Internet Linked To Teen Depression

A new study finds that too much, or too little, Internet use may be linked to depression among teens. 

The research showed that teens who spent no time online, as well as those who were heavy Internet users, were at increased risk of depression symptoms.

Dr. Pierre-Andre Michaud and colleagues at the University of Lausanne in Switzerland surveyed 7,200 participants aged 16 to 20 years old about the frequency of their Internet use.

Those who said they were online more than two hours per day were classified as “heavy” Internet users, while those who were online from several times per week to two hours daily were classified as “regular” users.

The participants also answered several health-related questions, including some about “depressive tendencies” that assess how often a person feels hopeless or sad.

The results showed that teens that were either heavy Internet users or non-users were more likely to be depressed or very depressed than those who were “regular” Internet users.

Among male participants, heavy Internet users and non-users were both one-third more likely to have a high depression score, compared with “regular” users.  Among girls, heavy Internet users had an 86 percent greater chance of depression compared with regular users, while non-users had a 46 percent greater chance.

Nevertheless, average depression scores among non-users, regular users and heavy users were all near the lower end of the scale — between 1 and 2 on a scale of 1 to 4, with 1 being “not depressed at all.”

A separate study published last year in which pediatricians in Sweden were queried to estimate rates of mental health disorders in young patients found average teen depression rates of around 1.4 percent.

The researchers said it was not yet clear why both heavy Internet use and non-use were linked to higher depression risks in teens. 

Since many teens use the Internet to connect with friends, perhaps those who are never online may be more socially isolated, they speculated.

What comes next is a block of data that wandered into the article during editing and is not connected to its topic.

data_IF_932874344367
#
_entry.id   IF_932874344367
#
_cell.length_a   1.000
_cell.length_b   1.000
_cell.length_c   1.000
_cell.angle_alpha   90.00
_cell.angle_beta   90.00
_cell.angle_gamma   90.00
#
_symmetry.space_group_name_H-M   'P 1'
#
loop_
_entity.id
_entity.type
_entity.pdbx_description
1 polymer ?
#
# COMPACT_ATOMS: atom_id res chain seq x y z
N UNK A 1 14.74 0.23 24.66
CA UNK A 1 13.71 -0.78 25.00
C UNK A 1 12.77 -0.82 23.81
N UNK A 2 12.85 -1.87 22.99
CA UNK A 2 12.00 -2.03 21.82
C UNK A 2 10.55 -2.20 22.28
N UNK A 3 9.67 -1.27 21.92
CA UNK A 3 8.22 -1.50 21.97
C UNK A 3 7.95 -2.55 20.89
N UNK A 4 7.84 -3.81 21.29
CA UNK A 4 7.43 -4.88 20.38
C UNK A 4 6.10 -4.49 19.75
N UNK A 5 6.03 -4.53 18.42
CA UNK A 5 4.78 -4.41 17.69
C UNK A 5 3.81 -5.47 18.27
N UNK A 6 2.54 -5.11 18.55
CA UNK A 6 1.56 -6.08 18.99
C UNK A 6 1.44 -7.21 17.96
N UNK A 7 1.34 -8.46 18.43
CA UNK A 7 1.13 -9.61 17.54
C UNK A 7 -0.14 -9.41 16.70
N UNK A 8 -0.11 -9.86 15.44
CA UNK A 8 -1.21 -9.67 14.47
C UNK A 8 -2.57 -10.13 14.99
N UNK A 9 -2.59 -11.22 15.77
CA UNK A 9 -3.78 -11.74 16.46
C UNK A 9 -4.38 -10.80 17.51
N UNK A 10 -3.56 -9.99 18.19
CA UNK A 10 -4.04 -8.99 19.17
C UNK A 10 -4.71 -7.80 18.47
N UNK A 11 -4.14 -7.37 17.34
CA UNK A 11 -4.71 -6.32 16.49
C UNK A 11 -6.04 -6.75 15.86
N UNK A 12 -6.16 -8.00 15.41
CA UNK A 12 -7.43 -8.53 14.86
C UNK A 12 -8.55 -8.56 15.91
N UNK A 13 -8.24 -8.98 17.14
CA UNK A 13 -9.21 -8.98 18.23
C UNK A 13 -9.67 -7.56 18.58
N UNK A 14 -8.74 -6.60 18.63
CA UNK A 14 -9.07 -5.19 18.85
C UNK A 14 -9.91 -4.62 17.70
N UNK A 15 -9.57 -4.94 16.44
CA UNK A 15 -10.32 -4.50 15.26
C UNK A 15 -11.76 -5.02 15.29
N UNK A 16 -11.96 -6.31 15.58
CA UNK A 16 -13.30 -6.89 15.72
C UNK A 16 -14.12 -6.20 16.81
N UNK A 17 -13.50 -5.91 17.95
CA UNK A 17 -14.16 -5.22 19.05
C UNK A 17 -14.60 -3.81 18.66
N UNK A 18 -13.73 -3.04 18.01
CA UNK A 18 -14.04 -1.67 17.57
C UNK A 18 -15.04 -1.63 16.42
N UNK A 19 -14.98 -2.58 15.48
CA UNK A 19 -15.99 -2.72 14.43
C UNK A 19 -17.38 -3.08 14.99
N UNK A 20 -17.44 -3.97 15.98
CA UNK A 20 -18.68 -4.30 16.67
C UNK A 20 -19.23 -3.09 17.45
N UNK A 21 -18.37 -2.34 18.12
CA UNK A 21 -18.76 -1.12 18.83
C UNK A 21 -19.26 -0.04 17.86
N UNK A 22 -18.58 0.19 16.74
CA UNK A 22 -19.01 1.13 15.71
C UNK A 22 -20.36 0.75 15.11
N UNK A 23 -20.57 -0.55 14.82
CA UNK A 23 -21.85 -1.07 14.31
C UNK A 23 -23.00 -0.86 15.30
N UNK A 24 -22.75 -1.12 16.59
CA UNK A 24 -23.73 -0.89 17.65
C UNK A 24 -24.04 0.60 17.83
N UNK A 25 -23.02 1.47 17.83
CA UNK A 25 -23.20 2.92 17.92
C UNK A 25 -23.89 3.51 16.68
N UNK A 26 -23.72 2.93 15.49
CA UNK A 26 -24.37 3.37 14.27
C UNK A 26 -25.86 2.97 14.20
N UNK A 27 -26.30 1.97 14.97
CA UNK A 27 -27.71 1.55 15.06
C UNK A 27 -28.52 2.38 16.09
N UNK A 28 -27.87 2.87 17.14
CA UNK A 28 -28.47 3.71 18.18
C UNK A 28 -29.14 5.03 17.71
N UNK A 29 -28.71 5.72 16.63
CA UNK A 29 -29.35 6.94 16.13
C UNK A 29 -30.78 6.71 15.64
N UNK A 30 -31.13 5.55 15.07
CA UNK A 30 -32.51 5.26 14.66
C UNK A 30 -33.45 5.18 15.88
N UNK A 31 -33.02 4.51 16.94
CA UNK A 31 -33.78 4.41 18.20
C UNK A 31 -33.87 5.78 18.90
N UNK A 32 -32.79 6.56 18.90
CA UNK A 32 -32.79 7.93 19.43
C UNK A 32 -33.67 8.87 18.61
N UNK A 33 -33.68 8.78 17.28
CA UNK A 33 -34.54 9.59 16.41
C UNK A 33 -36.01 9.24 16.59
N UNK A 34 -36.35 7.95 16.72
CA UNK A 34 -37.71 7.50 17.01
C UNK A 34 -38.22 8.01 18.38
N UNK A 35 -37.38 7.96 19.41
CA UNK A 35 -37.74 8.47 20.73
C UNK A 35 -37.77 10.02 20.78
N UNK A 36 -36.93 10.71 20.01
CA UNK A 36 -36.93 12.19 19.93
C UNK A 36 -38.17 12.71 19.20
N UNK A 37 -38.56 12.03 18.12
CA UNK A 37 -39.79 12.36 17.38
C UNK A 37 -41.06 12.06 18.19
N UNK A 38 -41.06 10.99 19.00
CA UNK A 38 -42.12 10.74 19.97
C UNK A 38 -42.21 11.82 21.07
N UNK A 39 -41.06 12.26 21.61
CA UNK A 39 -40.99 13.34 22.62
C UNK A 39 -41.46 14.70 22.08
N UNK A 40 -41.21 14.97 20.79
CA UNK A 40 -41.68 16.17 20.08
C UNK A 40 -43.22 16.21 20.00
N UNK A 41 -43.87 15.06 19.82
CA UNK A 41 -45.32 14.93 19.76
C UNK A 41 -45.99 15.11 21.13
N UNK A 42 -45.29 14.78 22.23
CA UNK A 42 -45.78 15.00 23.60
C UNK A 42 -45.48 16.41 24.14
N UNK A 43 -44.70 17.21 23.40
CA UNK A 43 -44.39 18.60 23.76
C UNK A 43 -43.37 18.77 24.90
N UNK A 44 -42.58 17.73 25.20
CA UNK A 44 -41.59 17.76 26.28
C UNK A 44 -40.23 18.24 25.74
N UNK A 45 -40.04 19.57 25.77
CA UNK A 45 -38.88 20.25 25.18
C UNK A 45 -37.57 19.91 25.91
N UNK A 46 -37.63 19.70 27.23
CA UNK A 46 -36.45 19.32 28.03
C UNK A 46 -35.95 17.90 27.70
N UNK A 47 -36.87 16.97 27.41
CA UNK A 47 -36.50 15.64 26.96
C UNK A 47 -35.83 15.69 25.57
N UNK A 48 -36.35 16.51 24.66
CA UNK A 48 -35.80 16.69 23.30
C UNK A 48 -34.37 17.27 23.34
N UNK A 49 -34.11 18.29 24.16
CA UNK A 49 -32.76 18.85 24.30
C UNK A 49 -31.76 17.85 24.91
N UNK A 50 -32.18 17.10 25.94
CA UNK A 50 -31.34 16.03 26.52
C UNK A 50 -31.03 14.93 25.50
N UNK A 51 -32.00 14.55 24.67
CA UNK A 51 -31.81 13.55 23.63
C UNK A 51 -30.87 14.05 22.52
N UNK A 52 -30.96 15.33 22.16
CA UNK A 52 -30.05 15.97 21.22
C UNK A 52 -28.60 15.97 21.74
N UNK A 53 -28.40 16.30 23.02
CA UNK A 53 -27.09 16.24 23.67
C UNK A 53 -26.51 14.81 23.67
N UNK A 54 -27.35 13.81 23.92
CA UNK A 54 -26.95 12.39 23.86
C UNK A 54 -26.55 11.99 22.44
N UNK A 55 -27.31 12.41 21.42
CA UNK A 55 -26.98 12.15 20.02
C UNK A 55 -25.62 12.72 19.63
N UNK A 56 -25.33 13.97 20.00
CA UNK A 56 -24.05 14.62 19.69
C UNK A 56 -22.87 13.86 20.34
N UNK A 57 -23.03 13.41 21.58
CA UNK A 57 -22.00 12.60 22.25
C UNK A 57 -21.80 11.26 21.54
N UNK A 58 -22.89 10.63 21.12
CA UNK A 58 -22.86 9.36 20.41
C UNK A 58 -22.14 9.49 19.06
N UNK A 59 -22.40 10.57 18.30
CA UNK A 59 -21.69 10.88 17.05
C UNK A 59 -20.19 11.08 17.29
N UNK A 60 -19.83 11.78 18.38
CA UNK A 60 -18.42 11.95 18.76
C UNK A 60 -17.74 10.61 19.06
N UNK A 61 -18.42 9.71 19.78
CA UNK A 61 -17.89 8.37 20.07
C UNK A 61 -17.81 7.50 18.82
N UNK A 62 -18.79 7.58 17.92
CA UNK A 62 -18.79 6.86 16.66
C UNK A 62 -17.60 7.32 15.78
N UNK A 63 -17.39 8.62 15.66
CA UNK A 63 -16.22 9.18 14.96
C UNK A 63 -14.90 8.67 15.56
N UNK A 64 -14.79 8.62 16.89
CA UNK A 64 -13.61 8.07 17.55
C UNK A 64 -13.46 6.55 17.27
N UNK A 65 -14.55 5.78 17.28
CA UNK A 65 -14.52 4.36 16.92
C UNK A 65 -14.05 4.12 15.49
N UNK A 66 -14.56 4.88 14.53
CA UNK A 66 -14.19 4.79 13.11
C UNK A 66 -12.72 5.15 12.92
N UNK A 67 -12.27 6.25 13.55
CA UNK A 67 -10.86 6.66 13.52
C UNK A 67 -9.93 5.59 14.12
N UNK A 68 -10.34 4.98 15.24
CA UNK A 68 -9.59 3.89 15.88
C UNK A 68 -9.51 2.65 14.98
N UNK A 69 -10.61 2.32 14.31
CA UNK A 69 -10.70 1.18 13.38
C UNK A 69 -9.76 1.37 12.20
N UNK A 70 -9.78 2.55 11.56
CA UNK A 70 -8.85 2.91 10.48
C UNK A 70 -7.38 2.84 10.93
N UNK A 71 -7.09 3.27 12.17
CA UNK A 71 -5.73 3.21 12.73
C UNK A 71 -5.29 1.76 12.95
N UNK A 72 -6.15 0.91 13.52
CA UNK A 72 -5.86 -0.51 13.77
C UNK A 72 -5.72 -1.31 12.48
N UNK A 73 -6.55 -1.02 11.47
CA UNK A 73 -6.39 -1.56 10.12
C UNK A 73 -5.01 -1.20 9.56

As for heavy Internet use, prior studies have found links to depression symptoms, although the underlying reasons remain unclear.

One study of Taiwanese teens found that depression symptoms typically preceded kids’ heavy Internet use, noted Michaud and his colleagues.

The current study found that certain other health concerns were also more common among heavy Internet users. For instance, 18 percent of males who were heavy Internet users were overweight, compared with just 12 percent of regular Internet users.  And in female teens, 59 percent of heavy Internet users were sleep-deprived, compared with 35 percent of regular users.

As with the other findings, the reason for these relationships is unclear.

It may be that some teenage girls exchange bedtime for online time, or that sedentary computer time may result in weight gain among boys, the researchers speculated.

Michaud and his team concluded that either excessive time online, or little to no time online, could be indicators that a teen is having problems.

However, regular Internet use — up to two hours per day in this study — appears to be “normal”.

The researchers noted that the study was conducted in 2002, before the ubiquity of social media sites such as Facebook and Twitter.  Many teenagers now spend much more time online, which could alter the definition of “normal” Internet use.

The study was published online January 17 in the journal Pediatrics.

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